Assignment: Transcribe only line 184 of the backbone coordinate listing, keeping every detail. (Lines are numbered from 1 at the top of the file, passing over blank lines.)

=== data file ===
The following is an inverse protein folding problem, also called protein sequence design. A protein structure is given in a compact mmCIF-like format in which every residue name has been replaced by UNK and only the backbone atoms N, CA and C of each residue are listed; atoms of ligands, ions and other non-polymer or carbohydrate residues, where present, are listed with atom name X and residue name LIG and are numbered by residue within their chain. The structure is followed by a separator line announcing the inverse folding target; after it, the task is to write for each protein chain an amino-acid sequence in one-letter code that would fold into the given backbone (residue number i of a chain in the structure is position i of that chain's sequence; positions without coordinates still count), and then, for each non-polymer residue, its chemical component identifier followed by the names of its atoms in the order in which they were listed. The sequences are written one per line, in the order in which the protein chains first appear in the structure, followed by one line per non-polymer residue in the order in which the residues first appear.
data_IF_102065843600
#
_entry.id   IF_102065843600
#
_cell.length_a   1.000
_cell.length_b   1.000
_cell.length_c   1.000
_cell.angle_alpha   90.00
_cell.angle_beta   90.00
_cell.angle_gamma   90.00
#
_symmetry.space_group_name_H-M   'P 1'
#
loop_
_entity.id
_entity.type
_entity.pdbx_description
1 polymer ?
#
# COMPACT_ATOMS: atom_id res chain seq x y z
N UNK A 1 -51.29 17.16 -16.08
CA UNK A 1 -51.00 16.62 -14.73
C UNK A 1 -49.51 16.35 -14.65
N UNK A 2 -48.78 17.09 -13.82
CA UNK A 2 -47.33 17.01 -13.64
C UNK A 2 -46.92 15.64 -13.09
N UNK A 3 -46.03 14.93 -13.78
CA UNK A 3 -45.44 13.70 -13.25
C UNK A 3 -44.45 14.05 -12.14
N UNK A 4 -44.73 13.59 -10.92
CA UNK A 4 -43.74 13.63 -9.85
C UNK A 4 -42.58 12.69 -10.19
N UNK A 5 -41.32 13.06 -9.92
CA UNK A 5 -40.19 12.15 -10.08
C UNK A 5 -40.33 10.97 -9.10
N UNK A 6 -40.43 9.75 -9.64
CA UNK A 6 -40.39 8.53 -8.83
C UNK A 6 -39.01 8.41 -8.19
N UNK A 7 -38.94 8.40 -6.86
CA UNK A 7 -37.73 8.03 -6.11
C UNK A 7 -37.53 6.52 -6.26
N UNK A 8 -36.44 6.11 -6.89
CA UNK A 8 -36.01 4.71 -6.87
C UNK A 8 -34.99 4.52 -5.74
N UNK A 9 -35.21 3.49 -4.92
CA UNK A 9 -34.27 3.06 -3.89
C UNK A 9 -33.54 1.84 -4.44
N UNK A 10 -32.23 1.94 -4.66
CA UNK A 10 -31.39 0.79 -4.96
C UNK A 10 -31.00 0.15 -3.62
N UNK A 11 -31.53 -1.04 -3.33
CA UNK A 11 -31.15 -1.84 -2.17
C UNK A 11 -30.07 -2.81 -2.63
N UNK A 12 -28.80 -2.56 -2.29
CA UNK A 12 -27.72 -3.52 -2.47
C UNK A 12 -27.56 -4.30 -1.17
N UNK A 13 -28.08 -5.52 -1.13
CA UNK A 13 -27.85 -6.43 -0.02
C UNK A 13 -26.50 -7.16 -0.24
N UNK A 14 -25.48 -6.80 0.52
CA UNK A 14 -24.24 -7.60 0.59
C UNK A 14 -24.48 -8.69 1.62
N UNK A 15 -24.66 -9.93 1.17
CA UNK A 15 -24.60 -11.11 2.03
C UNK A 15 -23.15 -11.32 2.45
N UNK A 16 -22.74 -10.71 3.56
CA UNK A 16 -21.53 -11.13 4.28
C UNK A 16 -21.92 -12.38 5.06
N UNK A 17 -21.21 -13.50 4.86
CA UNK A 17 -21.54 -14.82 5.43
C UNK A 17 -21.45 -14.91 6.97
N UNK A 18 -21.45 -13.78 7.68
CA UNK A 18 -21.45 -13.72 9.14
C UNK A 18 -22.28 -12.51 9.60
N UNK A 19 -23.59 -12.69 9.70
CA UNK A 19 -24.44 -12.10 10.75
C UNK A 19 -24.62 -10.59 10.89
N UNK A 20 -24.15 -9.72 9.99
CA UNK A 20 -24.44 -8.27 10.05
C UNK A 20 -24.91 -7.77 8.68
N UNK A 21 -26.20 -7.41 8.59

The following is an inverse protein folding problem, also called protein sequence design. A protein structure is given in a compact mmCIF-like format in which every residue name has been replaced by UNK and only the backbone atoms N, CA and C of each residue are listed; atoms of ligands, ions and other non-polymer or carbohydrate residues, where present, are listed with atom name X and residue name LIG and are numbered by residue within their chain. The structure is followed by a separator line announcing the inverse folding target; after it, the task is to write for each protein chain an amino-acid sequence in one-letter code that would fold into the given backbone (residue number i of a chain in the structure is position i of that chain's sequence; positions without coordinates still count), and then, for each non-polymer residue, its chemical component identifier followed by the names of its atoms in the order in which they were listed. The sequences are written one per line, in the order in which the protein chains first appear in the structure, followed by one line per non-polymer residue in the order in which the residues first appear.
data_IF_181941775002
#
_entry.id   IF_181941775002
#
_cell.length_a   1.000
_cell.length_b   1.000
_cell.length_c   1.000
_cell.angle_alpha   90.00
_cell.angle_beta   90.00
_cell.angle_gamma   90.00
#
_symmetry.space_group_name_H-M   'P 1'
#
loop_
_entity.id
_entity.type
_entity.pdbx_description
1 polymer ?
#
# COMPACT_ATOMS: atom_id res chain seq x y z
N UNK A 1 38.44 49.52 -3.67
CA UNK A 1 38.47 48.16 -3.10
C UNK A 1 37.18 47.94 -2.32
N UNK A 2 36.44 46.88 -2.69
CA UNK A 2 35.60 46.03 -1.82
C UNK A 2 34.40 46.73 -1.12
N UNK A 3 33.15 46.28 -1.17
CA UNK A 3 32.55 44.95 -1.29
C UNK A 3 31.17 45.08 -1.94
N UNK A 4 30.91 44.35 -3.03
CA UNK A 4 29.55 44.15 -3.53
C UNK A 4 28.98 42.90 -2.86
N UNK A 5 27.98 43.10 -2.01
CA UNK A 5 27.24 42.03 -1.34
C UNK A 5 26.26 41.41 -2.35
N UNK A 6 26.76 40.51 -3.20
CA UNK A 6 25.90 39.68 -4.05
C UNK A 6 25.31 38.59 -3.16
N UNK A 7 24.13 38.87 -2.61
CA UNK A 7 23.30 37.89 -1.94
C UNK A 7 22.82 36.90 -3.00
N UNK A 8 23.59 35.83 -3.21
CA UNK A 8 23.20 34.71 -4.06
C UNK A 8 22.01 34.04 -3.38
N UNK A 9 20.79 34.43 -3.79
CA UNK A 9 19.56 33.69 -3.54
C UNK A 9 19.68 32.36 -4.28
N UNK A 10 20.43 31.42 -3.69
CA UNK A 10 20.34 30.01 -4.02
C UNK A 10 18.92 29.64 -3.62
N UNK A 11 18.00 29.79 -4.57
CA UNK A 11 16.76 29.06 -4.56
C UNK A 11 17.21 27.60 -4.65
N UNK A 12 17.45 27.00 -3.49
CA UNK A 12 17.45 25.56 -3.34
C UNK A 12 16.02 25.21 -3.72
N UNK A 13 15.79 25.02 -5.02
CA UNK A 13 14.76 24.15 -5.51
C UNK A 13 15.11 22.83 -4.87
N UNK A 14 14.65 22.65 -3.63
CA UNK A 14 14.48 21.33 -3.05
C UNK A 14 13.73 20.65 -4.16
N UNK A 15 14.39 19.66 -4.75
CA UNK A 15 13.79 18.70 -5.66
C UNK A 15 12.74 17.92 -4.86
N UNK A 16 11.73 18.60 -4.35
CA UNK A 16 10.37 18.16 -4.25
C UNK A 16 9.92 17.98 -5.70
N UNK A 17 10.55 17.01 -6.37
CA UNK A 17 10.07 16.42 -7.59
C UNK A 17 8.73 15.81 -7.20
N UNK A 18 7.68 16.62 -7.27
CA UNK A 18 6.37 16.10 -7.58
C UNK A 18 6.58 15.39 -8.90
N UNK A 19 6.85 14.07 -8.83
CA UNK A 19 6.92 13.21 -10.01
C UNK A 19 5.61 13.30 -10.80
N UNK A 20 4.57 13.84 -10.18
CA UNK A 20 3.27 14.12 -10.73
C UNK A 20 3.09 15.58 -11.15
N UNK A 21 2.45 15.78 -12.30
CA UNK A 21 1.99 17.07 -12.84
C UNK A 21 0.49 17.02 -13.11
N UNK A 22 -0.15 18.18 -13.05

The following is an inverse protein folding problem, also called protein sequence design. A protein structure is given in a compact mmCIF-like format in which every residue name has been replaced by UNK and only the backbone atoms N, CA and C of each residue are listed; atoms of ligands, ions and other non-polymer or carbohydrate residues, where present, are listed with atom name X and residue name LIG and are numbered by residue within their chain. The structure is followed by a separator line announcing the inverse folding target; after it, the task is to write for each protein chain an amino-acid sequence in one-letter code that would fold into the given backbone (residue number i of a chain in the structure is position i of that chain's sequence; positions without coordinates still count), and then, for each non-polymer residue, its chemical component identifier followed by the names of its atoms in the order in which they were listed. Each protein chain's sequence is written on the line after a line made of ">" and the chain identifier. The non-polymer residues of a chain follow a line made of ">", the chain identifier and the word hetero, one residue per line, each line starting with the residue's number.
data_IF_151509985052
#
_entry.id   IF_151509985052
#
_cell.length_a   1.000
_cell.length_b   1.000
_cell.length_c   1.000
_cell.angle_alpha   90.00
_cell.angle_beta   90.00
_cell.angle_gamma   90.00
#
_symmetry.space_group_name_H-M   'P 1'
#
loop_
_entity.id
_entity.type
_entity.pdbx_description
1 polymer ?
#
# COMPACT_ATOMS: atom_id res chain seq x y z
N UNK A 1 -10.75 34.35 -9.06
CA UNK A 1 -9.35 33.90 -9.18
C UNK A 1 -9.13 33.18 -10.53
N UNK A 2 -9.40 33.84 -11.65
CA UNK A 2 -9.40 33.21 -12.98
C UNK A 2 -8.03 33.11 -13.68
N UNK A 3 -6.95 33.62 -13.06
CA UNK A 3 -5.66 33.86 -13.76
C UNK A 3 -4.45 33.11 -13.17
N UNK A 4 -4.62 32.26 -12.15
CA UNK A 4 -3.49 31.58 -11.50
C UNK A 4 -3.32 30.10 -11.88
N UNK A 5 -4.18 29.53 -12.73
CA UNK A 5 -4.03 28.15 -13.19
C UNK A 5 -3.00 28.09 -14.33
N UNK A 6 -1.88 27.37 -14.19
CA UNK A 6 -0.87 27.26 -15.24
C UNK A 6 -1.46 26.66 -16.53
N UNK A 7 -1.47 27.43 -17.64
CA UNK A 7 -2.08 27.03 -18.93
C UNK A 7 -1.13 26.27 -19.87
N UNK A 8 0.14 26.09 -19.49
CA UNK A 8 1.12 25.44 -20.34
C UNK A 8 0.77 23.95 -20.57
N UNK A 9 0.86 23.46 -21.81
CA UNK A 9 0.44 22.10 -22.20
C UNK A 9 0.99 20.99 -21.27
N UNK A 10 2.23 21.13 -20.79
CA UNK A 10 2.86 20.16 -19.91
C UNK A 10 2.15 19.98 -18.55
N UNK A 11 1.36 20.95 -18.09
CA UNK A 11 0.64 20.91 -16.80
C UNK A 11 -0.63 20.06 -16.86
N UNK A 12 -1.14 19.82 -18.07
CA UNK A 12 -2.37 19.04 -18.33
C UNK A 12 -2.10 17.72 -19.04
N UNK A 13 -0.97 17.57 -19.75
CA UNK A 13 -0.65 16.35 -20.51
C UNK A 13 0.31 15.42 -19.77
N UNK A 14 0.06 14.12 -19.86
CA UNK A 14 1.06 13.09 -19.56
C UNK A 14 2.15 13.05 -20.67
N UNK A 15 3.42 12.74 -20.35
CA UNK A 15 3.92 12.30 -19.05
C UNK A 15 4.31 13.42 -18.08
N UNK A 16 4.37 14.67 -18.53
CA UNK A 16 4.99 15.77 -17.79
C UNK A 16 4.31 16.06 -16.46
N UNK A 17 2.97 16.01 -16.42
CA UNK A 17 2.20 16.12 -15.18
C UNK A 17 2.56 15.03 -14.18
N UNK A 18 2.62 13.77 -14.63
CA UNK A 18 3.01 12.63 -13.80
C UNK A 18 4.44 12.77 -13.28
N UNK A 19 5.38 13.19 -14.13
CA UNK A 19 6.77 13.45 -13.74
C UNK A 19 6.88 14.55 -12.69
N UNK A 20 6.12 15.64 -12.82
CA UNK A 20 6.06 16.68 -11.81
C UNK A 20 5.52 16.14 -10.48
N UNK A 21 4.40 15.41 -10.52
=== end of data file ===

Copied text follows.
_entity.type